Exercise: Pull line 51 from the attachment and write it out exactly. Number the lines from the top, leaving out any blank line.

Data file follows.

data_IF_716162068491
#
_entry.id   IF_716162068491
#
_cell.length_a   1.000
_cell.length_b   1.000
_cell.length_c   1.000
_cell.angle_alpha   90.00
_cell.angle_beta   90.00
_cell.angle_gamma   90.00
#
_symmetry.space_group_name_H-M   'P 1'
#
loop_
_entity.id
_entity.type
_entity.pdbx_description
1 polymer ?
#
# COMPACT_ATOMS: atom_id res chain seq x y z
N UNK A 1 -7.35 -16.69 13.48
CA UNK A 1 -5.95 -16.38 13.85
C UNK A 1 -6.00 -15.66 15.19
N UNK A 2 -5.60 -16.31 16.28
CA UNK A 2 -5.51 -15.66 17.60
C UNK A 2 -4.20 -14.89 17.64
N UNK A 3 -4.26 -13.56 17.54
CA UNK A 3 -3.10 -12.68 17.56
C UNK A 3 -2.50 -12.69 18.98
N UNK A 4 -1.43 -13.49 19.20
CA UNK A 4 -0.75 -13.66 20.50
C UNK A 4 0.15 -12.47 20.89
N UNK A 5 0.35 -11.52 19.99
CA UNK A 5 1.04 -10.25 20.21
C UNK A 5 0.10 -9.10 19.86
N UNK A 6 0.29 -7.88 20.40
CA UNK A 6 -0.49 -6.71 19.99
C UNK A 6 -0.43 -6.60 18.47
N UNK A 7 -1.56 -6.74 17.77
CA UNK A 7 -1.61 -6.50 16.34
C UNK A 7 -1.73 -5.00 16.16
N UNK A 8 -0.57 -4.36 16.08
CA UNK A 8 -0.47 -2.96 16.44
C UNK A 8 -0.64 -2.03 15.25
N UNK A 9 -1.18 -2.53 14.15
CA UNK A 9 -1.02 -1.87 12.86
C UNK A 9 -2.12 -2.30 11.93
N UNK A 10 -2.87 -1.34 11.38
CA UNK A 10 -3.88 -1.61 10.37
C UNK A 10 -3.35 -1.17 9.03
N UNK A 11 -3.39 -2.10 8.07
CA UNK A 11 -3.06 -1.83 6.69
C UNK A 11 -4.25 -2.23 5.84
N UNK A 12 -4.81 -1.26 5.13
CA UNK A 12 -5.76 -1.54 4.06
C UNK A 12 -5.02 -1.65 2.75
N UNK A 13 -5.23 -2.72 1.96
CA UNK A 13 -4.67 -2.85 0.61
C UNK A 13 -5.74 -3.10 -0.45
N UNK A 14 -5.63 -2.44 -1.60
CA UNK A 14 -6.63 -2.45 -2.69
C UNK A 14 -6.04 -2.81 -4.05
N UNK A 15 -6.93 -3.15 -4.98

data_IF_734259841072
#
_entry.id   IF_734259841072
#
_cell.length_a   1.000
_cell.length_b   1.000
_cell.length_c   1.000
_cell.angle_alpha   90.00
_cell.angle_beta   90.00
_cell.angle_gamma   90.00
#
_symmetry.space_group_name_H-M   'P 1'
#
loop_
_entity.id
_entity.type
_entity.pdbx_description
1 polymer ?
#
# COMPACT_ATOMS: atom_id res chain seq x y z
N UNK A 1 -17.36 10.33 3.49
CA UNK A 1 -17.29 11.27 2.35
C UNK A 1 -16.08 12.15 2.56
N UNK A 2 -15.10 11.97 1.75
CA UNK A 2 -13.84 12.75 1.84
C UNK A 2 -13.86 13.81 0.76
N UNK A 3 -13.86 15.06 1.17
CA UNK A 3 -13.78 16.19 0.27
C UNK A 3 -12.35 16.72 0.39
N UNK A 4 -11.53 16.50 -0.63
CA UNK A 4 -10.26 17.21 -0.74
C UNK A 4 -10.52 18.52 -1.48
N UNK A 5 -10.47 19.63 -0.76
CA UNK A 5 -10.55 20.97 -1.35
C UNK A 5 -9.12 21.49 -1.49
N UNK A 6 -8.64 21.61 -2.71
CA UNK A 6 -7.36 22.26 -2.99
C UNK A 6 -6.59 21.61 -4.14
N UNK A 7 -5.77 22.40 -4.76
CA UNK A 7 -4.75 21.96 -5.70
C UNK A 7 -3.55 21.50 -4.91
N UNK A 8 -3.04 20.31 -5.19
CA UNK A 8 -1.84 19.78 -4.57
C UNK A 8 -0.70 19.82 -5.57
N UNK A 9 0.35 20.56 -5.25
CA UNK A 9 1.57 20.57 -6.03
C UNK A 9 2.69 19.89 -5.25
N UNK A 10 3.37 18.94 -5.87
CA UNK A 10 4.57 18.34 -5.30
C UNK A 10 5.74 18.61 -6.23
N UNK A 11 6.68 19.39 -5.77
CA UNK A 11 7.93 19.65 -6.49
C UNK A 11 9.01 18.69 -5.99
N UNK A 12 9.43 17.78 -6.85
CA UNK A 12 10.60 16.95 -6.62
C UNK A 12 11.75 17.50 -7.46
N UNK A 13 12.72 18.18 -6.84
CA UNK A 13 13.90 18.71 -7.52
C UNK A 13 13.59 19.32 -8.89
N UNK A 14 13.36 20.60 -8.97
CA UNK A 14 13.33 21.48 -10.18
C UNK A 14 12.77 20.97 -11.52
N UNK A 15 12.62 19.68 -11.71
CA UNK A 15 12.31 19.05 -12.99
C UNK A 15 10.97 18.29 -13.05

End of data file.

N UNK A 11 -3.39 -2.10 8.07